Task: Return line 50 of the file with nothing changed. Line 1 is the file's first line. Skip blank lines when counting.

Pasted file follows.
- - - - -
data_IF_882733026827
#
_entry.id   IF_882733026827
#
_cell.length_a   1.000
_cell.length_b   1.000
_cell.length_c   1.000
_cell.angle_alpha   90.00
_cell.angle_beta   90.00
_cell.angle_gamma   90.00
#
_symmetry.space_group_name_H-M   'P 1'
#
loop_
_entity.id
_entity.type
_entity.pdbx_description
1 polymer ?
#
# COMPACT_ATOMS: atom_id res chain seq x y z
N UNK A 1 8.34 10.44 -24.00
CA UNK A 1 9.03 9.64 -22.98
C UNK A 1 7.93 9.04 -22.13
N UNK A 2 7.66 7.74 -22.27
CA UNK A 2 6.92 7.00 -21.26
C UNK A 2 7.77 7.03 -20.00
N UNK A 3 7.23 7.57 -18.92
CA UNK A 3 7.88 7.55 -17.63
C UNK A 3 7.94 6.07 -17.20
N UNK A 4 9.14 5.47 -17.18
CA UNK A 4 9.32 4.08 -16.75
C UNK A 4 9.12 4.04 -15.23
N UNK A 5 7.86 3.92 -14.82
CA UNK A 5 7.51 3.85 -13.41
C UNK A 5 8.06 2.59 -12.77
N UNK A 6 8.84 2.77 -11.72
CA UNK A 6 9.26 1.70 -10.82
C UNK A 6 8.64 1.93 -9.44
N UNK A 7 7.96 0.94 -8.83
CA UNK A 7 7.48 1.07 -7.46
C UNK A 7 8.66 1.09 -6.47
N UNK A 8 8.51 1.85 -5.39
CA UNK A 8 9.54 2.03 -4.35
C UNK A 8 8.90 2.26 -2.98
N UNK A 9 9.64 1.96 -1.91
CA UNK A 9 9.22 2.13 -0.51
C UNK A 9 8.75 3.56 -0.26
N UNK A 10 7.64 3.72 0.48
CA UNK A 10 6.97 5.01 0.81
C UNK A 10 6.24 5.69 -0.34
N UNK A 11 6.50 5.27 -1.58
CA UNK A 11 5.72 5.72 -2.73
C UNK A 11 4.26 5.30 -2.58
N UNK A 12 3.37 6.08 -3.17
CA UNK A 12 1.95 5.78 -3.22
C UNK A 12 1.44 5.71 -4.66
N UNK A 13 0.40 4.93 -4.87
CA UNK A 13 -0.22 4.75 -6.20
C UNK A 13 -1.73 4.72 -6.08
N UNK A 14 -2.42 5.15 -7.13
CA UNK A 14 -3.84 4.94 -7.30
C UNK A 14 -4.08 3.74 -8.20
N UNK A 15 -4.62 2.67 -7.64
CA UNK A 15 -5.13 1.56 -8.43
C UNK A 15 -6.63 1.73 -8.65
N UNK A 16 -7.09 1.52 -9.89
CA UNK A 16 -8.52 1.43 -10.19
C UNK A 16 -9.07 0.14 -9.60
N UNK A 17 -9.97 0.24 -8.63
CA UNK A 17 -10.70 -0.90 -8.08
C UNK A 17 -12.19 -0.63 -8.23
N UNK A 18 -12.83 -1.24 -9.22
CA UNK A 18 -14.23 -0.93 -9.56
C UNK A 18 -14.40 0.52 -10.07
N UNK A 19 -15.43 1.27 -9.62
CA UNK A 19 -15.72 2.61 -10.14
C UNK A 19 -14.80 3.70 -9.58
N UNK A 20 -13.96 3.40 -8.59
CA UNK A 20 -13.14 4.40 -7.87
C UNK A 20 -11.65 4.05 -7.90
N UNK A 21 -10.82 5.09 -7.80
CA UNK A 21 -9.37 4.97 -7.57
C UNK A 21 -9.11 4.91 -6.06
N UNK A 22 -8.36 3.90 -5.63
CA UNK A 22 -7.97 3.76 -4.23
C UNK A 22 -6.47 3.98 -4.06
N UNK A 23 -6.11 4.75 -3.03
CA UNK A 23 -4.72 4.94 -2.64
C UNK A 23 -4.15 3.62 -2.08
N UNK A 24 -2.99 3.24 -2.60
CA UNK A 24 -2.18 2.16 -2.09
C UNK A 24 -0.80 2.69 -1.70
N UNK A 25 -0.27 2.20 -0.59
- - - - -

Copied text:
C UNK A 10 6.24 5.69 -0.34